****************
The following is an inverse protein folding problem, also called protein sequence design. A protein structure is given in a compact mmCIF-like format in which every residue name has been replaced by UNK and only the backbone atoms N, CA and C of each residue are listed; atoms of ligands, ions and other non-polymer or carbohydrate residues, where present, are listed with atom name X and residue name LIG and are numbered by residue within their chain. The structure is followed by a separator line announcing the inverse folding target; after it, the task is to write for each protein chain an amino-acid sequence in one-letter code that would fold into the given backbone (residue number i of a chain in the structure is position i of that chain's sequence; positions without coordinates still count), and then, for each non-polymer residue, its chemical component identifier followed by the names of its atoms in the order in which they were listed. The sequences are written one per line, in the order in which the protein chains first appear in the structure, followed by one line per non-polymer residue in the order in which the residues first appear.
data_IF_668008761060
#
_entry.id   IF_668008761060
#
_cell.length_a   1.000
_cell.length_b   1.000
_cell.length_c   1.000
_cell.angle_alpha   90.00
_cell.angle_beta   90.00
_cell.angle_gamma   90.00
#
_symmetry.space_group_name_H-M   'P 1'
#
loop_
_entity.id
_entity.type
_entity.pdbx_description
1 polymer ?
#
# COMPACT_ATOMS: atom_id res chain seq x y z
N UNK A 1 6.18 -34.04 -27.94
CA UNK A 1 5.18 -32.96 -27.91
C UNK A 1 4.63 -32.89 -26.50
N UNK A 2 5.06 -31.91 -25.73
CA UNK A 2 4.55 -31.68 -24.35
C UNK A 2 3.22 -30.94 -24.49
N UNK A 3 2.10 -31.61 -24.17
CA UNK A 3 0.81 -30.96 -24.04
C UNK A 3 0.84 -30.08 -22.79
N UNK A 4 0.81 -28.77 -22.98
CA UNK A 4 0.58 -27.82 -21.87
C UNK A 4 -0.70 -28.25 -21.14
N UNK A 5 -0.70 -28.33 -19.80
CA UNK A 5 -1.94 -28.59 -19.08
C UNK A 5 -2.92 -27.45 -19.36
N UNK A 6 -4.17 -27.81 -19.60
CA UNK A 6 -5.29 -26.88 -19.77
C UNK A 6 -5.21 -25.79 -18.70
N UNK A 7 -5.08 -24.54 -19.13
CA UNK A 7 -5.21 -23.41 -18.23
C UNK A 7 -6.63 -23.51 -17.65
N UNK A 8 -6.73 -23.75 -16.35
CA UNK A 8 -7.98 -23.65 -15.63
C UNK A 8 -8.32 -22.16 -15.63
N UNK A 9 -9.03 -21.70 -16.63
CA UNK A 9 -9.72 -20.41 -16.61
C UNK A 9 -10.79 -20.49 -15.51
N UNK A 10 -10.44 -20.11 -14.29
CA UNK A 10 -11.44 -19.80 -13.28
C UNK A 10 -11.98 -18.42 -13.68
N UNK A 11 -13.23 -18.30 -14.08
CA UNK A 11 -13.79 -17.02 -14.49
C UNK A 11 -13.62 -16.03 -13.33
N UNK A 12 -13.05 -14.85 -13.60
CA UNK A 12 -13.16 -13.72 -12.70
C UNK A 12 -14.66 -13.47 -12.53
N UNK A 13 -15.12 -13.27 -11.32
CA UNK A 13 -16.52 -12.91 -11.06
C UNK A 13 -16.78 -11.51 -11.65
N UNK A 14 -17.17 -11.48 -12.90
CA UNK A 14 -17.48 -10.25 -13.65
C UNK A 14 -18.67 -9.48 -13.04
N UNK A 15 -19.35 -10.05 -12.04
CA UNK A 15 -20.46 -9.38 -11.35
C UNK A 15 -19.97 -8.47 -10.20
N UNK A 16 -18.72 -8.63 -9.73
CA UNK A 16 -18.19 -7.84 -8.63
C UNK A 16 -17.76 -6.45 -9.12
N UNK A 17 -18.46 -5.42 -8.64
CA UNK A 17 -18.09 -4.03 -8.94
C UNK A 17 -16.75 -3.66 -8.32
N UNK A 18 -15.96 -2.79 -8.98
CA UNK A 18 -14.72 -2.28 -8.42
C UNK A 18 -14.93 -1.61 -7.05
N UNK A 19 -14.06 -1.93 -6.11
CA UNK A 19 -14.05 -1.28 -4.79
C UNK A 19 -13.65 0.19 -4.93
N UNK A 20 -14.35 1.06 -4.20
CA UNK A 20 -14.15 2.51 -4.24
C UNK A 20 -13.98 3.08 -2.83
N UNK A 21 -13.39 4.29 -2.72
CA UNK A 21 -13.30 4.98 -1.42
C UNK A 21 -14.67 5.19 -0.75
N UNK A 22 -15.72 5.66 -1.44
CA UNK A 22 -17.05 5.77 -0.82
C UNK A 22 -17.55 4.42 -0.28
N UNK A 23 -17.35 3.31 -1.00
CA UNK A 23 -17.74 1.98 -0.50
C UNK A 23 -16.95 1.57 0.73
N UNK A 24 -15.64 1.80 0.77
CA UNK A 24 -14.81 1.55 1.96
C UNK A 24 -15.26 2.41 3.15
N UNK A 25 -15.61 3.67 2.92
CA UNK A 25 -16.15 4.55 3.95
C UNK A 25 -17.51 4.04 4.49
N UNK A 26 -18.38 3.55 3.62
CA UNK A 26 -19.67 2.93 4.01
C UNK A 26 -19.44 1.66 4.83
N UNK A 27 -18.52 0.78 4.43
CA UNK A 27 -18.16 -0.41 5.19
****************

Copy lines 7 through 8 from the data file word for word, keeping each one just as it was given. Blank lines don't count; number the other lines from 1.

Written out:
_cell.length_b   1.000
_cell.length_c   1.000